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ON FAITH & MEDIA View Comments

Extremely Loud and Incredibly Close

By
Sr. Rose Pacatte, F.S.P.
Source: AmericanCatholic.org

Oskar (Thomas Horn) lives comfortably with his mother Linda Schell (Sandra Bullock) and dad, Thomas (Tom Hanks), in a upper Manhattan apartment. His grandmother (Zoe Caldwell) lives in the building next door, but Oskar and she can see one another.
 
Oskar is sent home from school on September 11, 2001 but doesn’t know why. He is about to eat a snack when the phone rings. He lets it go to message and realizes it is his dad. He doesn’t answer any of the calls and that night sneaks out to buy a new answering machine and hides the old one. For a 10 year-old kid, Oskar is brilliant and resourceful. And, as he tells us in the extensive voice-over narration in the film, he is probably somewhere on the Asperger’s spectrum but the results were undetermined.
 
A year later Oskar finds a key in a envelope hidden in a blue vase on a shelf in his father’s closet. He then starts on a journey of discovery and vows to never stop searching for the answer. After all, his dad always had him searching for Manhattan’s sixth borough and Oskar was always looking for clues.
 
For some,  “Extremely Loud and Incredibly Close”, based on the 2005 novel by Jonathan S. Foer, and directed by Stephen Daldry (“Billy Elliott”, “The Hours”, “The Reader”), may seem too talkative, too noisy. Oskar is never silent, his hands always busy, and he is always afraid and anxious. He is also heartbroken and lonely.
 
In that brief scene when he enters his father’s closet that his mother has never touched since 9/11, he pulls a jacket or a tie to his face, to take in his father’s scent. I never felt the loss of 9/11 so keenly as in that moment.
 
The film creeps along with Oskar; we are his invisible companions but he knows we are there. The filmmakers are to be commended for letting us in to the inner life of Oskar in credible ways.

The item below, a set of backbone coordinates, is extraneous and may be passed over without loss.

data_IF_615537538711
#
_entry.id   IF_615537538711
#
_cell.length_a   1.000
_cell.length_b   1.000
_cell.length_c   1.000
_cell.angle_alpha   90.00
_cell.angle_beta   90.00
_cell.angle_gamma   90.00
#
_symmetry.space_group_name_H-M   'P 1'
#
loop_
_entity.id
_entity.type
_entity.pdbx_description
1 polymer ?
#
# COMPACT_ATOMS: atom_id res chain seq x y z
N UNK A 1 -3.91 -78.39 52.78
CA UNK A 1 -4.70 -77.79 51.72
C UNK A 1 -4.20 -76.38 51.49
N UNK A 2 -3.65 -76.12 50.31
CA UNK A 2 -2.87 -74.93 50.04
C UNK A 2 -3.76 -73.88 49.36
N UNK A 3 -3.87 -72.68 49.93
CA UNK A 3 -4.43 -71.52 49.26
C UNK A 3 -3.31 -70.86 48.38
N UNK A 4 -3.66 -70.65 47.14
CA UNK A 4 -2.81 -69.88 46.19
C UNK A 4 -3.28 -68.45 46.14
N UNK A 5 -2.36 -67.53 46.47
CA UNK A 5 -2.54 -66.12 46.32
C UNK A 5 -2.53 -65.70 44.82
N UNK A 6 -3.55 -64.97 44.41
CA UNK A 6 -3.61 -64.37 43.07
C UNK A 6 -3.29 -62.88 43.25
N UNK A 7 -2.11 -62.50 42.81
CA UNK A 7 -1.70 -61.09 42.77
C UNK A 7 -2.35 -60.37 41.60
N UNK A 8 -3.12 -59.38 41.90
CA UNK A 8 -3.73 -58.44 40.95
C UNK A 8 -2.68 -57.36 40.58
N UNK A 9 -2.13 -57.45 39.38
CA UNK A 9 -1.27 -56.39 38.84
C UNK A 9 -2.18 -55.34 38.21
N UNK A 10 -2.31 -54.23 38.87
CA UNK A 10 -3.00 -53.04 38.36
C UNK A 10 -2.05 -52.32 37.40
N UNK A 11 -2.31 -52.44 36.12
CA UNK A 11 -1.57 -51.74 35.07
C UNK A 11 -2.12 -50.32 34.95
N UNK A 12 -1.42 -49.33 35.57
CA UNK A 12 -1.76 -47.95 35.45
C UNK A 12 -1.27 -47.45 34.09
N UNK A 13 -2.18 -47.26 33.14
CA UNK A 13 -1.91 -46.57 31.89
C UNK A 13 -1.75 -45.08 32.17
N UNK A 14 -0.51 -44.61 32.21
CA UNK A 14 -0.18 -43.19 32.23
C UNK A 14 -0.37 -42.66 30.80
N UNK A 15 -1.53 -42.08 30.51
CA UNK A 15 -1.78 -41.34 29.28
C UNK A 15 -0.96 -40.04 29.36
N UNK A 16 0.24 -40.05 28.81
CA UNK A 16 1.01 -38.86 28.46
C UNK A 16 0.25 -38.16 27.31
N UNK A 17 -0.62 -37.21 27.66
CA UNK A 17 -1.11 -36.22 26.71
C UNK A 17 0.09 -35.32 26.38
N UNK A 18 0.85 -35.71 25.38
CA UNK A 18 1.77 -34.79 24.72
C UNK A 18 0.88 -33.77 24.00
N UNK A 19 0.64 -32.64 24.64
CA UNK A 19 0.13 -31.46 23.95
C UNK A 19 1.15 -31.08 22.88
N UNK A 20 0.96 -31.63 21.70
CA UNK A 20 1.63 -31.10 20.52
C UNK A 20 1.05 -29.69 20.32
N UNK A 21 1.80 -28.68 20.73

Oskar makes many discoveries on his mathematically precise journey, and the past emerges to comfort him. He is also surprised by love, and this is what the movie, at its heart, is all about. And if it is about love, it is about hope and faith.
 
I loved it, as hard as it was to experience September 11 through the eyes and life of this child who feels everything so intensely.


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George: If Mary Magdalene was the victim of misunderstanding, George is the object of a vast amount of imagination. There is every reason to believe that he was a real martyr who suffered at Lydda in Palestine, probably before the time of Constantine. The Church adheres to his memory, but not to the legends surrounding his life. 
<p>That he was willing to pay the supreme price to follow Christ is what the Church believes. And it is enough.</p><p></p><p>The story of George's slaying the dragon, rescuing the king's daughter and converting Libya is a 12th-century Italian fable. George was a favorite patron saint of crusaders, as well as of Eastern soldiers in earlier times. He is a patron saint of England, Portugal, Germany, Aragon, Catalonia, Genoa and Venice.</p> American Catholic Blog Jesus was equal to the Father but did not feel it was below his dignity to obey. We cannot be free unless we are able to surrender our will freely to the will of God. We must obey with full freedom in a spirit of unity and submission and through wholehearted free service to Christ.

 
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